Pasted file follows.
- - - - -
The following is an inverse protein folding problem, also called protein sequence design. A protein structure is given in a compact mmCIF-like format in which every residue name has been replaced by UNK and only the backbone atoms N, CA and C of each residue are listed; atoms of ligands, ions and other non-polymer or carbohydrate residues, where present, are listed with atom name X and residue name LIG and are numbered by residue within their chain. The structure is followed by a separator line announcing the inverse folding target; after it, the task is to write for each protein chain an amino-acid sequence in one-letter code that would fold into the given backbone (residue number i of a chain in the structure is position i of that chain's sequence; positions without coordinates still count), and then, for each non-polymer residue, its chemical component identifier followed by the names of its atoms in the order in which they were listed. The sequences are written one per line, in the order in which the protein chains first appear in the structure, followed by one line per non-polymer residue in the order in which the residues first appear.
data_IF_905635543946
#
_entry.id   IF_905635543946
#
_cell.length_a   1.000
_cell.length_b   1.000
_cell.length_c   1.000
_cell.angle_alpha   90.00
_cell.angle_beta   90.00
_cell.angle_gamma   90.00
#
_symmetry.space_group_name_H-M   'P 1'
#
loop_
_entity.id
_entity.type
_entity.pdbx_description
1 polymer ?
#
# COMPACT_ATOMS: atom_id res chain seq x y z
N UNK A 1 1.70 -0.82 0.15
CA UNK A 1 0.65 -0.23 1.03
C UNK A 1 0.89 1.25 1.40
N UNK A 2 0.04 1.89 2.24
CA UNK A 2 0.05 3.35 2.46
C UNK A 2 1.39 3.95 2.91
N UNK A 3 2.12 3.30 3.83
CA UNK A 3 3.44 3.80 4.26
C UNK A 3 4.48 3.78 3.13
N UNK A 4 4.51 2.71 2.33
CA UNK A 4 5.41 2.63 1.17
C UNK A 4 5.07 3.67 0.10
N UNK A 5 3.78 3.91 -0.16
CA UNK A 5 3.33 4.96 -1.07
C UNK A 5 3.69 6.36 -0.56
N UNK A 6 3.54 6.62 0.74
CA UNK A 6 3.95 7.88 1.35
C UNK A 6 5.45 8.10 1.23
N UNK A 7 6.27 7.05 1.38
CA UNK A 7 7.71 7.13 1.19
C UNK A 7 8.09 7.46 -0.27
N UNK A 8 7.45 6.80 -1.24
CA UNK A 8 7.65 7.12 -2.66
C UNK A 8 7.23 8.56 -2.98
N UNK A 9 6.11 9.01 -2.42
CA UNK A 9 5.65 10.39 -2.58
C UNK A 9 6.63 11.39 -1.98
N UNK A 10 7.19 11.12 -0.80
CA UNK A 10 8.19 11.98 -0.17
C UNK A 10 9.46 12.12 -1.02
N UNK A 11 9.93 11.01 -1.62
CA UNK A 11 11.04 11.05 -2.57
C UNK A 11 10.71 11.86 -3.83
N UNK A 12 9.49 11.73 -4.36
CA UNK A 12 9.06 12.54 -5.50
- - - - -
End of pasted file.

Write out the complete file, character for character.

The following is an inverse protein folding problem, also called protein sequence design. A protein structure is given in a compact mmCIF-like format in which every residue name has been replaced by UNK and only the backbone atoms N, CA and C of each residue are listed; atoms of ligands, ions and other non-polymer or carbohydrate residues, where present, are listed with atom name X and residue name LIG and are numbered by residue within their chain. The structure is followed by a separator line announcing the inverse folding target; after it, the task is to write for each protein chain an amino-acid sequence in one-letter code that would fold into the given backbone (residue number i of a chain in the structure is position i of that chain's sequence; positions without coordinates still count), and then, for each non-polymer residue, its chemical component identifier followed by the names of its atoms in the order in which they were listed. The sequences are written one per line, in the order in which the protein chains first appear in the structure, followed by one line per non-polymer residue in the order in which the residues first appear.
data_IF_905635543946
#
_entry.id   IF_905635543946
#
_cell.length_a   1.000
_cell.length_b   1.000
_cell.length_c   1.000
_cell.angle_alpha   90.00
_cell.angle_beta   90.00
_cell.angle_gamma   90.00
#
_symmetry.space_group_name_H-M   'P 1'
#
loop_
_entity.id
_entity.type
_entity.pdbx_description
1 polymer ?
#
# COMPACT_ATOMS: atom_id res chain seq x y z
N UNK A 1 1.70 -0.82 0.15
CA UNK A 1 0.65 -0.23 1.03
C UNK A 1 0.89 1.25 1.40
N UNK A 2 0.04 1.89 2.24
CA UNK A 2 0.05 3.35 2.46
C UNK A 2 1.39 3.95 2.91
N UNK A 3 2.12 3.30 3.83
CA UNK A 3 3.44 3.80 4.26
C UNK A 3 4.48 3.78 3.13
N UNK A 4 4.51 2.71 2.33
CA UNK A 4 5.41 2.63 1.17
C UNK A 4 5.07 3.67 0.10
N UNK A 5 3.78 3.91 -0.16
CA UNK A 5 3.33 4.96 -1.07
C UNK A 5 3.69 6.36 -0.56
N UNK A 6 3.54 6.62 0.74
CA UNK A 6 3.95 7.88 1.35
C UNK A 6 5.45 8.10 1.23
N UNK A 7 6.27 7.05 1.38
CA UNK A 7 7.71 7.13 1.19
C UNK A 7 8.09 7.46 -0.27
N UNK A 8 7.45 6.80 -1.24
CA UNK A 8 7.65 7.12 -2.66
C UNK A 8 7.23 8.56 -2.98
N UNK A 9 6.11 9.01 -2.42
CA UNK A 9 5.65 10.39 -2.58
C UNK A 9 6.63 11.39 -1.98
N UNK A 10 7.19 11.12 -0.80
CA UNK A 10 8.19 11.98 -0.17
C UNK A 10 9.46 12.12 -1.02
N UNK A 11 9.93 11.01 -1.62
CA UNK A 11 11.04 11.05 -2.57
C UNK A 11 10.71 11.86 -3.83
N UNK A 12 9.49 11.73 -4.36
CA UNK A 12 9.06 12.54 -5.50